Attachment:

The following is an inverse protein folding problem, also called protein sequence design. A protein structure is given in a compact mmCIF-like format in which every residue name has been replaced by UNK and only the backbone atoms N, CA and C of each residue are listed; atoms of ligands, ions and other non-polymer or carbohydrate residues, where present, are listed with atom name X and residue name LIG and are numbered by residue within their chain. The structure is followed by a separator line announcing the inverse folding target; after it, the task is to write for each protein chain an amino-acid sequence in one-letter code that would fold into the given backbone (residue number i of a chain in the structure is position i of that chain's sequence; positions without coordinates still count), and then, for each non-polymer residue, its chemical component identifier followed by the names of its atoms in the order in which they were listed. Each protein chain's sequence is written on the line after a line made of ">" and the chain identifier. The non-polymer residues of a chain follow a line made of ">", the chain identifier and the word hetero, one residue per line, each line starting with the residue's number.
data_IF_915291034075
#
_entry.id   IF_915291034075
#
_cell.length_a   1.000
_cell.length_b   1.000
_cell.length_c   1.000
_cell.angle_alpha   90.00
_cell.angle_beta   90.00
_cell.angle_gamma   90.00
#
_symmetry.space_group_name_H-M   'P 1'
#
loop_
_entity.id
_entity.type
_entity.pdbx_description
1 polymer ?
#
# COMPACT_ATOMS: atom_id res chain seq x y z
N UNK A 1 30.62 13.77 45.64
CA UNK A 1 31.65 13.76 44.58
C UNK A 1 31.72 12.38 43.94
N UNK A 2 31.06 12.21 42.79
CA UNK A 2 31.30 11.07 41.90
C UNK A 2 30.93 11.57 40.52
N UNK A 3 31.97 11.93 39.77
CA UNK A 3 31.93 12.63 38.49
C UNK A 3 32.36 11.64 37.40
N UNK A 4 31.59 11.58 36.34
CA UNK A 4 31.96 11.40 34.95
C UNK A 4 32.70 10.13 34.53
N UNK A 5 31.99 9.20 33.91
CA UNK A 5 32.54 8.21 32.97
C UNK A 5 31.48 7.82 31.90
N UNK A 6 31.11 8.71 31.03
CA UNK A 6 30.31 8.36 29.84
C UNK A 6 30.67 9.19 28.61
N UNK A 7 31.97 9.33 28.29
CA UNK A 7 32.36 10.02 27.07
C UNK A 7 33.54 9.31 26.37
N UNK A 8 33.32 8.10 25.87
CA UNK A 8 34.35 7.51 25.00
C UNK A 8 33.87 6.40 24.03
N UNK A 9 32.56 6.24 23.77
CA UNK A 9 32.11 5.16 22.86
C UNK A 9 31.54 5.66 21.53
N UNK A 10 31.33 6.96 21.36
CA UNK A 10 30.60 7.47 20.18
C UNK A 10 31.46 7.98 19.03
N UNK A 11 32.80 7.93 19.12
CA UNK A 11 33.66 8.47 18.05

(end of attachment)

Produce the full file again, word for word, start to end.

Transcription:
The following is an inverse protein folding problem, also called protein sequence design. A protein structure is given in a compact mmCIF-like format in which every residue name has been replaced by UNK and only the backbone atoms N, CA and C of each residue are listed; atoms of ligands, ions and other non-polymer or carbohydrate residues, where present, are listed with atom name X and residue name LIG and are numbered by residue within their chain. The structure is followed by a separator line announcing the inverse folding target; after it, the task is to write for each protein chain an amino-acid sequence in one-letter code that would fold into the given backbone (residue number i of a chain in the structure is position i of that chain's sequence; positions without coordinates still count), and then, for each non-polymer residue, its chemical component identifier followed by the names of its atoms in the order in which they were listed. Each protein chain's sequence is written on the line after a line made of ">" and the chain identifier. The non-polymer residues of a chain follow a line made of ">", the chain identifier and the word hetero, one residue per line, each line starting with the residue's number.
data_IF_915291034075
#
_entry.id   IF_915291034075
#
_cell.length_a   1.000
_cell.length_b   1.000
_cell.length_c   1.000
_cell.angle_alpha   90.00
_cell.angle_beta   90.00
_cell.angle_gamma   90.00
#
_symmetry.space_group_name_H-M   'P 1'
#
loop_
_entity.id
_entity.type
_entity.pdbx_description
1 polymer ?
#
# COMPACT_ATOMS: atom_id res chain seq x y z
N UNK A 1 30.62 13.77 45.64
CA UNK A 1 31.65 13.76 44.58
C UNK A 1 31.72 12.38 43.94
N UNK A 2 31.06 12.21 42.79
CA UNK A 2 31.30 11.07 41.90
C UNK A 2 30.93 11.57 40.52
N UNK A 3 31.97 11.93 39.77
CA UNK A 3 31.93 12.63 38.49
C UNK A 3 32.36 11.64 37.40
N UNK A 4 31.59 11.58 36.34
CA UNK A 4 31.96 11.40 34.95
C UNK A 4 32.70 10.13 34.53
N UNK A 5 31.99 9.20 33.91
CA UNK A 5 32.54 8.21 32.97
C UNK A 5 31.48 7.82 31.90
N UNK A 6 31.11 8.71 31.03
CA UNK A 6 30.31 8.36 29.84
C UNK A 6 30.67 9.19 28.61
N UNK A 7 31.97 9.33 28.29
CA UNK A 7 32.36 10.02 27.07
C UNK A 7 33.54 9.31 26.37
N UNK A 8 33.32 8.10 25.87
CA UNK A 8 34.35 7.51 25.00
C UNK A 8 33.87 6.40 24.03
N UNK A 9 32.56 6.24 23.77
CA UNK A 9 32.11 5.16 22.86
C UNK A 9 31.54 5.66 21.53
N UNK A 10 31.33 6.96 21.36
CA UNK A 10 30.60 7.47 20.18
C UNK A 10 31.46 7.98 19.03
N UNK A 11 32.80 7.93 19.12
CA UNK A 11 33.66 8.47 18.05